Egg - The longitudinally ribbed egg may be spherical or slightly flattened and measures 0.4 to 0.6 mm in diameter. White when first deposited, it gradually turns brownish-gray or amber before hatching.
Larva - Basically brown, the early larval instars have a dark brown band around the middle and brown or purple longitudinal stripes on all but the first four segments. The mature larva is solid white or light purple and may reach a length of 31.8 mm. Color plate.
Pupa - About 16 to 22 mm in length, the light brown pupa gradually darkens as it matures.
Host Plants - Stalk borers tunnel in almost any large- stemmed plant. Their host range encompasses at least 44 families and 176 species of plants. Some cultivated crops subject to infestation include corn, cotton, potato, tomato, alfalfa, rye, barley, pepper, spinach, beet, and sugarbeet. Although many weedy plants are infested, giant ragweed is preferred.
Damage - Stalk borers migrating from an earlier host infest corn seedlings 6 to 60 cm (2 to 24 inches) high, causing two types of injury. Larvae that enter the plant through the lower stalk tunnel upwards, severing the leaves from below. In this case, infested stalks are hollow and apparently healthy green leaves wilt and die. Other larvae climb plants, enter from the top, and feed on buds and rolled leaves. As they unfurl, the new leaves display ragged holes which increase in size as the leaves display ragged holes which increase in size as the leaves develop. Both forms of injury result in destruction of tassels, production of suckers and deformation of the upper plant. Soon after borers enter the seedlings, the stems often break. Frass is usually evident around the base of more mature infested plants. Once past the "whorl" stage, however, corn is somewhat resistant to the stalk borer and recovers more readily from damage. Damage is sporadic but most commonly associated with the border rows of conventionally planted corn and with no-till plantings.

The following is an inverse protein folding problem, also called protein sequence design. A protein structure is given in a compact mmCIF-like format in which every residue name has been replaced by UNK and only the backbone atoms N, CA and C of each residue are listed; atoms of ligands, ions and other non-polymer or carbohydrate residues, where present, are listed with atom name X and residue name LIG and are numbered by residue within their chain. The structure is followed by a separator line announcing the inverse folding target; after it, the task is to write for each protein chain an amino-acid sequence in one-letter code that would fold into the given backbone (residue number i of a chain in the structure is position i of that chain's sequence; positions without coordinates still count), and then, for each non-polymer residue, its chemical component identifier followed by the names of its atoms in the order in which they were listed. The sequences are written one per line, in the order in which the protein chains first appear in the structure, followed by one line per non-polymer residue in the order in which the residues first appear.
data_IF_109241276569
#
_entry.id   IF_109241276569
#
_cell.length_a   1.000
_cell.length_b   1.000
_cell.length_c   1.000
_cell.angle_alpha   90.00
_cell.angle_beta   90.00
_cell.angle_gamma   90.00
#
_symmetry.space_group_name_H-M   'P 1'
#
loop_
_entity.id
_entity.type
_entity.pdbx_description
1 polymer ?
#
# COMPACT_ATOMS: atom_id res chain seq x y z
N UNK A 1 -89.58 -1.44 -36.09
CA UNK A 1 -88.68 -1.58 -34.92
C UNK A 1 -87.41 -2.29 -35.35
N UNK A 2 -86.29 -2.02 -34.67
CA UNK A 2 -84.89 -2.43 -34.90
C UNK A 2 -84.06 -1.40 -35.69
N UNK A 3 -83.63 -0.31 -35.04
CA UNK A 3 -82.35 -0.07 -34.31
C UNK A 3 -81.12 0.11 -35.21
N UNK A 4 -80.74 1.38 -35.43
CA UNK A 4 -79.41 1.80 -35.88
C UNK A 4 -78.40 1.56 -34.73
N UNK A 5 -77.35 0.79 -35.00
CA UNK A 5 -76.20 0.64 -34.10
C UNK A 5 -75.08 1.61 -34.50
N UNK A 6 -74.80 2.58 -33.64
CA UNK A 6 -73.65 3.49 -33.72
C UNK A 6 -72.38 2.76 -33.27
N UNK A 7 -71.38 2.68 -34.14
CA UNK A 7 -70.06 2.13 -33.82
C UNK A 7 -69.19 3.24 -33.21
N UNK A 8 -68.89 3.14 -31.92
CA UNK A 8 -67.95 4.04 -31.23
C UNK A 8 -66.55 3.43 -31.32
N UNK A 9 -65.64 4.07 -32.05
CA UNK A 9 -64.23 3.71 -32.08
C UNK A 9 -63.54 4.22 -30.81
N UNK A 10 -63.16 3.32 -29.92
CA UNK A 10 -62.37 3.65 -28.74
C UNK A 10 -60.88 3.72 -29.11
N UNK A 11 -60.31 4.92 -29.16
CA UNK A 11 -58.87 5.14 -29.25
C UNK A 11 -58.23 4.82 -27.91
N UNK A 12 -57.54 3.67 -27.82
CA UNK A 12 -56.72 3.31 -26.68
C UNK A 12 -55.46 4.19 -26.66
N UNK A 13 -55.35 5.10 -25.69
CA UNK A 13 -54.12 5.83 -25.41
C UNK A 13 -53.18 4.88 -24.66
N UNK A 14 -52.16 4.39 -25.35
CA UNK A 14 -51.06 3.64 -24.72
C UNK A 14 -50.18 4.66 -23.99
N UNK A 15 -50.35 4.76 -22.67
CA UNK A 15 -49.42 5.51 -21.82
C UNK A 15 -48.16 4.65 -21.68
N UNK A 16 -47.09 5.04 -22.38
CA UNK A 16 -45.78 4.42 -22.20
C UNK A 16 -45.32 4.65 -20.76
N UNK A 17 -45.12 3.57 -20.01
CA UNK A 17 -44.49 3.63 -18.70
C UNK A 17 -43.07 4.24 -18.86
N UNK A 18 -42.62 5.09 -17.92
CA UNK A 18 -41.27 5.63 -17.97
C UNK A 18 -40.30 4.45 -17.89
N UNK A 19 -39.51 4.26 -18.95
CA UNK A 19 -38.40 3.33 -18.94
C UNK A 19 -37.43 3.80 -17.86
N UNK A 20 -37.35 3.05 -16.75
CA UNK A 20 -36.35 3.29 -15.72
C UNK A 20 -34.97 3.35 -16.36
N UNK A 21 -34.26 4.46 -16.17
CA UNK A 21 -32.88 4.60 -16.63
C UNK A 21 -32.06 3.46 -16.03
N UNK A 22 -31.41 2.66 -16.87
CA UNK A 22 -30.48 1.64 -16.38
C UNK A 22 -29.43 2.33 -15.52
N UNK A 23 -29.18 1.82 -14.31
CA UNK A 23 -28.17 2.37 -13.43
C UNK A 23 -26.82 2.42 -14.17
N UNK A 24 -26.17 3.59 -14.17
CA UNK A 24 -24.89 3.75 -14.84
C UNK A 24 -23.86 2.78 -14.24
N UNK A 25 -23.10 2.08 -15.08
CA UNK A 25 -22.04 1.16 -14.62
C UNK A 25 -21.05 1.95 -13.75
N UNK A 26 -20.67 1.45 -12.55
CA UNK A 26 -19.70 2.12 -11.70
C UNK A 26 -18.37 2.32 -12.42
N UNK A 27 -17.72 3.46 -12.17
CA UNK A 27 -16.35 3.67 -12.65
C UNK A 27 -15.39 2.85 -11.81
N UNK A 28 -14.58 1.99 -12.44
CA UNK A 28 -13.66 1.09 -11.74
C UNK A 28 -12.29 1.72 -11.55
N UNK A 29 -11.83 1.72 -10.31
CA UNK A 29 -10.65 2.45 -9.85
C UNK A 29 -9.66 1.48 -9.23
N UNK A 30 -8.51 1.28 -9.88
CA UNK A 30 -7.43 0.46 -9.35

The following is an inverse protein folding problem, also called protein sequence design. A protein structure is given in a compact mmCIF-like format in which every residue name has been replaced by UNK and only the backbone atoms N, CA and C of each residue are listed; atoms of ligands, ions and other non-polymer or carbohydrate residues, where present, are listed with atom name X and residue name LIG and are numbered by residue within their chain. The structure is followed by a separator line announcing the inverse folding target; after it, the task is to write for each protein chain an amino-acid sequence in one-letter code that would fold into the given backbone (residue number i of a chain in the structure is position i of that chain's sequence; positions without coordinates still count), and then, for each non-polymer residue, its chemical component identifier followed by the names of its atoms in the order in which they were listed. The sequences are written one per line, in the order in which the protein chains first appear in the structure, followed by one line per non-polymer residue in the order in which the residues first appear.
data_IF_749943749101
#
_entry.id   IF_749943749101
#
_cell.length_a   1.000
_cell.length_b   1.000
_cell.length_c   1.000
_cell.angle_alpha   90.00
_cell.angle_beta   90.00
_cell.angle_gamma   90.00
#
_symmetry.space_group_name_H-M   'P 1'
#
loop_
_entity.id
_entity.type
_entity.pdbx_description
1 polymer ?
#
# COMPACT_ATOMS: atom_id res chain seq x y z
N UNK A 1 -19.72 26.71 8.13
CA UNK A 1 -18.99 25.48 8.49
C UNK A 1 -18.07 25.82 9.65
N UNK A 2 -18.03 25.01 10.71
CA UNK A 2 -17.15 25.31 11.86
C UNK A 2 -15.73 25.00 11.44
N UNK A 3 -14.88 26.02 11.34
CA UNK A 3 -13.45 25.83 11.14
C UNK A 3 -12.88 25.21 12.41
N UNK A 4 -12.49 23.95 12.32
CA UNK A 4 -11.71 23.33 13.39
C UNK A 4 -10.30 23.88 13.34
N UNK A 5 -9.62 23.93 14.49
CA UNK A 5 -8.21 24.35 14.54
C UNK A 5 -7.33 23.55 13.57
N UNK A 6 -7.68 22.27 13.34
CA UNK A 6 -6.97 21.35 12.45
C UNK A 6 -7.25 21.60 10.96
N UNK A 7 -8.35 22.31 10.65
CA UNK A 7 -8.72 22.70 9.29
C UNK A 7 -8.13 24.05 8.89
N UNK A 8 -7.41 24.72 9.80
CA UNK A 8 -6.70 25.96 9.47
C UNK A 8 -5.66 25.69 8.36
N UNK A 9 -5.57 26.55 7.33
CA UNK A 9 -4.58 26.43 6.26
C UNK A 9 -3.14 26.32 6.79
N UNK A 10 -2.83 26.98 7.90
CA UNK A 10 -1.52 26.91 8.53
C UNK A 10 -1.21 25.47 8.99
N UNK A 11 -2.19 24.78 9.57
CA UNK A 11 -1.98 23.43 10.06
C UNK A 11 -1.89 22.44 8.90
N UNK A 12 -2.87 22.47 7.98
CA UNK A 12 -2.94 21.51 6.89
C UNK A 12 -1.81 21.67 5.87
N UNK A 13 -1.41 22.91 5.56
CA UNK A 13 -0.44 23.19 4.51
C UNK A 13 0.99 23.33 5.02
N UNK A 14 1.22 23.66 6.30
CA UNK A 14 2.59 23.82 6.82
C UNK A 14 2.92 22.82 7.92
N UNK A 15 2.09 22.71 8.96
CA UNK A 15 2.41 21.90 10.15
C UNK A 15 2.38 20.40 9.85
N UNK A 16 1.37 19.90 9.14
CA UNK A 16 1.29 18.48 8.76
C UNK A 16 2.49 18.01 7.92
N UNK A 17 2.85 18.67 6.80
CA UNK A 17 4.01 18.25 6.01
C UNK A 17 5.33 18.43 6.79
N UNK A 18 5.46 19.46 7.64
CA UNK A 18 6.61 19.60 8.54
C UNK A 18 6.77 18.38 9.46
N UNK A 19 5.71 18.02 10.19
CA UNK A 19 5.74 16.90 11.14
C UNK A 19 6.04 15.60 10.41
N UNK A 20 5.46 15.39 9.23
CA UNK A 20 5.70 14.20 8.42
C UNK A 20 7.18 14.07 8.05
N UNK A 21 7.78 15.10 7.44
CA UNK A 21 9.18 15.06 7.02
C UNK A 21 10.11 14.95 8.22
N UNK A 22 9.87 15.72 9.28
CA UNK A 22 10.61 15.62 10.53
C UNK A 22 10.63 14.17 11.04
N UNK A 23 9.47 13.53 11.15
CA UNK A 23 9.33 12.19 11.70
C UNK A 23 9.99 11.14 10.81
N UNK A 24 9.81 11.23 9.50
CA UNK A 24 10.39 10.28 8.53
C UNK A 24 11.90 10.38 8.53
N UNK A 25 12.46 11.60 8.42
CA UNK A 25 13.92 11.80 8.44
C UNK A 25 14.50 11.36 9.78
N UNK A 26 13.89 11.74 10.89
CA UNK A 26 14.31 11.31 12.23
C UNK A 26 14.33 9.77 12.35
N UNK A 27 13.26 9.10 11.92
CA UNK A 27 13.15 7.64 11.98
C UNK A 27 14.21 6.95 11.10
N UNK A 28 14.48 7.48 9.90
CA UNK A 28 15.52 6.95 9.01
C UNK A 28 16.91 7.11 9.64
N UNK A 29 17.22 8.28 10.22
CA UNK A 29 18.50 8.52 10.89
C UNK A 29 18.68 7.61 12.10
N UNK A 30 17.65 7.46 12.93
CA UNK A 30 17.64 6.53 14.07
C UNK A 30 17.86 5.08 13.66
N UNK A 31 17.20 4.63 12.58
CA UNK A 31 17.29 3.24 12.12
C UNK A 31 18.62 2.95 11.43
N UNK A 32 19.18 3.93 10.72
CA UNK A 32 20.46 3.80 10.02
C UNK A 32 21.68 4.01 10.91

Life History - Stalk borers overwintering as eggs on weedy plants. In May, the newly emerged larvae feed as leaf-miners on broadleaf plants or as stem borers on grasses. On all hosts, larvae eventually bore into the stem and feed until they kill or outgrow their host. When this occurs, they emerge at night and tunnel into new plants, including seedling corn. Developing through 7 to 16 instars, stalk borers mature in their second host. Late in July, the borers emerge, construct individual cells in the soil, and begin a 4-week pupal period. Stalk borer moths emerge in late summer and deposit eggs singly or in masses between the leaf sheath and stems where they remain until the following spring. One generation occurs each year.